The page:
MINISTERS have been urged by a health group to consider allowing the morning-after pill to be available in schools.
Nurses could dispense condoms and emergency contraception for school children, which would help reduce teenage pregnancy rates, according to the Scottish Sexual Health Lead Clinicians Group.
Holyrood's Health Committee is holding an inquiry into teenage pregnancy and what action can be taken to reduce it.
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In a written submission, the clinicians group said: "A relatively small investment in more school nurses and admin would bring a very generous return.
"The potential for the school nursing service to make an impact is restricted by lack of finance for posts and also timidity on the part of government and local authorities – why is emergency contraception not available in schools?
"Why are condoms and contraception not accessible? Vaccination against a sexually transmitted infection (HPV) is given in schools – why can't pregnancy and other STIs be prevented?"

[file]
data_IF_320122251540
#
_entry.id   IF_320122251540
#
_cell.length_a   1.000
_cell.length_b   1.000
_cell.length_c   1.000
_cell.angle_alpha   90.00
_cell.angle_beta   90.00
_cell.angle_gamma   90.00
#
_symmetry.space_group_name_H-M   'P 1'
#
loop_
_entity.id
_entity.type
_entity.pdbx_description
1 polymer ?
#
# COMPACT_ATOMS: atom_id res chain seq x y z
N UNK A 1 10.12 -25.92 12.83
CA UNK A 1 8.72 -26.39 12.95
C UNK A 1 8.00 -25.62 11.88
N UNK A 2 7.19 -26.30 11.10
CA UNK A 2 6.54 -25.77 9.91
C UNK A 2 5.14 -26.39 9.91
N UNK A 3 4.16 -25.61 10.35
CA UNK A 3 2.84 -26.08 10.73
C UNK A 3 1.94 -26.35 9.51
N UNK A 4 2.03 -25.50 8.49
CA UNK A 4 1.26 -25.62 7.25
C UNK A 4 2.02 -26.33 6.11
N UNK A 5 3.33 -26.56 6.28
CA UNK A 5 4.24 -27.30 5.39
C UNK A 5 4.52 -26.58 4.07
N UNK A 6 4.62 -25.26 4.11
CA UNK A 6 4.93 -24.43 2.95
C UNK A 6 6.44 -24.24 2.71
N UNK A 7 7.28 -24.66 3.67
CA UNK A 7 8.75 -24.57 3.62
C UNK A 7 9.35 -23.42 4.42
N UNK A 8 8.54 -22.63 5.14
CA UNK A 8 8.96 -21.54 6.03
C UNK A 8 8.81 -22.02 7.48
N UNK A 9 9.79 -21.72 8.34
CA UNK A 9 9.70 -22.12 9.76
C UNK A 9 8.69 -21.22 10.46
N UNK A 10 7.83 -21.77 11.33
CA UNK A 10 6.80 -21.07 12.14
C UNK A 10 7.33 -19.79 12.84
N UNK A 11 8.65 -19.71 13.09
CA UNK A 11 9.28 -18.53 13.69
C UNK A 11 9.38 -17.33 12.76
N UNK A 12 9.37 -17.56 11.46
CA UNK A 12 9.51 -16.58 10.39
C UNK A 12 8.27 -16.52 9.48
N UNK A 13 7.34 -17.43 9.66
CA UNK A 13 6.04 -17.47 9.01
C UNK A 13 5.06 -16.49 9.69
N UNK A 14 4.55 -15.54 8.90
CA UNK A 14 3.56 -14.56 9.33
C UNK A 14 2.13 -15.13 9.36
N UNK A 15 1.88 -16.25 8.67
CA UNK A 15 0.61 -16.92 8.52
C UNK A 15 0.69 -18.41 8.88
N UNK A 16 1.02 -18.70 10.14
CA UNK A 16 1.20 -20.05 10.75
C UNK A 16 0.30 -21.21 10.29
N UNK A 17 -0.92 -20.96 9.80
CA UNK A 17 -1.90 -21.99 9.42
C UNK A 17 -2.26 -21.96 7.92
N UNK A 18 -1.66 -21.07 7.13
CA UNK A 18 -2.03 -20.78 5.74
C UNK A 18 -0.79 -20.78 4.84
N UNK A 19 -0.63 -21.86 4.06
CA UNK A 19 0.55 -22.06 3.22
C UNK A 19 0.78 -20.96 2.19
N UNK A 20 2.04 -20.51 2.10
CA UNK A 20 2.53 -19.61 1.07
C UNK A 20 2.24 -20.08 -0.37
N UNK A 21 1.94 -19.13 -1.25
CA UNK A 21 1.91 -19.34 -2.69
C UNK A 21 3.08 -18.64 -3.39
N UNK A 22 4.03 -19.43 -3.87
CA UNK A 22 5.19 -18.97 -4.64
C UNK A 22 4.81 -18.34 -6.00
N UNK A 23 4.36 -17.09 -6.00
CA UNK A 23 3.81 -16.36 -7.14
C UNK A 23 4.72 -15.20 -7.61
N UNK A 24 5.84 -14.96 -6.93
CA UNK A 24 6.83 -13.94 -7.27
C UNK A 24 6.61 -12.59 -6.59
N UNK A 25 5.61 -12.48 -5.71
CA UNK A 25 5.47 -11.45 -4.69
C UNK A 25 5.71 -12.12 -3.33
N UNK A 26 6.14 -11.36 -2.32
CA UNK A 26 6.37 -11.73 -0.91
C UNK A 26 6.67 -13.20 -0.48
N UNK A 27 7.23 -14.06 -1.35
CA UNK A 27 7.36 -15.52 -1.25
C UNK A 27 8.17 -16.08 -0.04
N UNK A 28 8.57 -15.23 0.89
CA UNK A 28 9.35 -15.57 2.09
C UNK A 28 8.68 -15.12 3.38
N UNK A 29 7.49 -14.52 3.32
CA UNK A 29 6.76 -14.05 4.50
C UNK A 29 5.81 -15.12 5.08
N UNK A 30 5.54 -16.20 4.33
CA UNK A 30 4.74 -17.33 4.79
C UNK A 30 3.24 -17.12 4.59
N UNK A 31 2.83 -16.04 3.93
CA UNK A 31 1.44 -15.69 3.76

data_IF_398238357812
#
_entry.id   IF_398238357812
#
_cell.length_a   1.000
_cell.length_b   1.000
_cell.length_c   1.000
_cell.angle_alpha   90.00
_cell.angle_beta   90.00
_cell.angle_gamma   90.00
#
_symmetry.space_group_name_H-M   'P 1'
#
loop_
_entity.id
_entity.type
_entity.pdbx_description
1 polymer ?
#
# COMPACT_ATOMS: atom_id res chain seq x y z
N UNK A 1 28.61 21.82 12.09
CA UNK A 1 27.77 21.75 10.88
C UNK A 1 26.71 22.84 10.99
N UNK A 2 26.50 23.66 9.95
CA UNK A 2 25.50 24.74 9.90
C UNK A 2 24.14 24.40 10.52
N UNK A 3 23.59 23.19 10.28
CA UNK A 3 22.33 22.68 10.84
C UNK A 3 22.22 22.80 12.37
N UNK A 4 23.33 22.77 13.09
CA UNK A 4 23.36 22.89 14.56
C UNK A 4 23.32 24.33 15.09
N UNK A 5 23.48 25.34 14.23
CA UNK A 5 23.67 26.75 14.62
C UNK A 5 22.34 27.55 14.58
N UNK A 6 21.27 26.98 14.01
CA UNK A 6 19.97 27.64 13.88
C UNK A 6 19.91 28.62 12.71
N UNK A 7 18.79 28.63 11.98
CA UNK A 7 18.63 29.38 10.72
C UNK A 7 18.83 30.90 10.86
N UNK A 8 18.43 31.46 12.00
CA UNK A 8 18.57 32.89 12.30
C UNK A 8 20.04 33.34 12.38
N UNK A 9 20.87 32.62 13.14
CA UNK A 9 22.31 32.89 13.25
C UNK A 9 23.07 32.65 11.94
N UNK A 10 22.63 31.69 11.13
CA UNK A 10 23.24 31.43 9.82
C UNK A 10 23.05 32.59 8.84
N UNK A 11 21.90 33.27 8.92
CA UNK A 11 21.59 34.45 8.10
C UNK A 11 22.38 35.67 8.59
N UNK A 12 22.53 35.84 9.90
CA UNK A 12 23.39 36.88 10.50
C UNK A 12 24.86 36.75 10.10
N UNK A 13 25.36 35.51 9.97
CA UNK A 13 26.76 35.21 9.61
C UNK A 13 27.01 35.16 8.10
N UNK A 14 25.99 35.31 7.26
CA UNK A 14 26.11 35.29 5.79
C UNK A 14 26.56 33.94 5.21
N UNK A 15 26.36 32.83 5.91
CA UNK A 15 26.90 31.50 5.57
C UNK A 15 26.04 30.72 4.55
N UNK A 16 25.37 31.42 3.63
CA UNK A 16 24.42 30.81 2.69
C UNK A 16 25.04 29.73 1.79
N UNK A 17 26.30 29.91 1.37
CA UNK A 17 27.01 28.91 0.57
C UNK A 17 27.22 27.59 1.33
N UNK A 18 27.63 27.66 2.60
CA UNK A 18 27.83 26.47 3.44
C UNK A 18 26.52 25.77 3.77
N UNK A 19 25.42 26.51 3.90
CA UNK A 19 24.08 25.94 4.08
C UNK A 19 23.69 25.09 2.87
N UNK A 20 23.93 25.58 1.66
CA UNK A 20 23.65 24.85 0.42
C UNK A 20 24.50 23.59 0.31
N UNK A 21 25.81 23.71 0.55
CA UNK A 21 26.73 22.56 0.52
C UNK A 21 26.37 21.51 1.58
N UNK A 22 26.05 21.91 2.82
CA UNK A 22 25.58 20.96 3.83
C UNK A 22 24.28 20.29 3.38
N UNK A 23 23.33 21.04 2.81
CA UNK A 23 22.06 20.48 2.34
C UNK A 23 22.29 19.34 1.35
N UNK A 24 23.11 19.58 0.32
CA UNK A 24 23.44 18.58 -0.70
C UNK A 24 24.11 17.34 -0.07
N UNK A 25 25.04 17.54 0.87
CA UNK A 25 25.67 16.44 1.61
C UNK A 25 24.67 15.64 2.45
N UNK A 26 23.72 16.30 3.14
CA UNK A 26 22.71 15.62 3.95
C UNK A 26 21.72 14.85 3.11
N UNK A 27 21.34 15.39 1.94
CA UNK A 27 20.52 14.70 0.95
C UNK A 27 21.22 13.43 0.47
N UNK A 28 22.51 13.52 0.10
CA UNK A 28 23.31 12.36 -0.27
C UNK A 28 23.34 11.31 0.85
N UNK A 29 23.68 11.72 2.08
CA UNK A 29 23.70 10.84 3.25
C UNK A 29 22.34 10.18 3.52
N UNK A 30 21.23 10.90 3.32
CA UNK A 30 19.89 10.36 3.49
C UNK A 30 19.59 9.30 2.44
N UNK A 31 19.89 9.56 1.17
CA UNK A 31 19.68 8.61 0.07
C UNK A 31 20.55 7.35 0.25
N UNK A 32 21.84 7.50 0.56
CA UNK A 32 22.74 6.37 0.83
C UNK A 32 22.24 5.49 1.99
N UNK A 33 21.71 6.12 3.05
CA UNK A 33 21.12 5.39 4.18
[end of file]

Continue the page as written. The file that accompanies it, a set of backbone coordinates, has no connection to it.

The group added that the Scottish Government should "give consideration to the availability of certain interventions in schools, particularly in rural areas and areas with higher teenage pregnancies."
Figures published in June showed a key target for reducing pregnancies among under-16s was missed. Ministers had hoped to cut the pregnancy rate to 6.8 pregnancies per 1000 girls by 2010. However, the pregnancy rate for that year was 7.1 per 1000 – the same as it had been in 2009.
NHS Fife was shown to have the highest rate among under-16s and under-18s.
The Government's policy does not support providing emergency contraception in schools. School nurses are required to direct pupils to sexual health clinics.
John Deighan, the parliamentary officer for the Catholic Church in Scotland, said: "They are promoting the behaviour that causes the problem and this simply pours more fuel on the flames."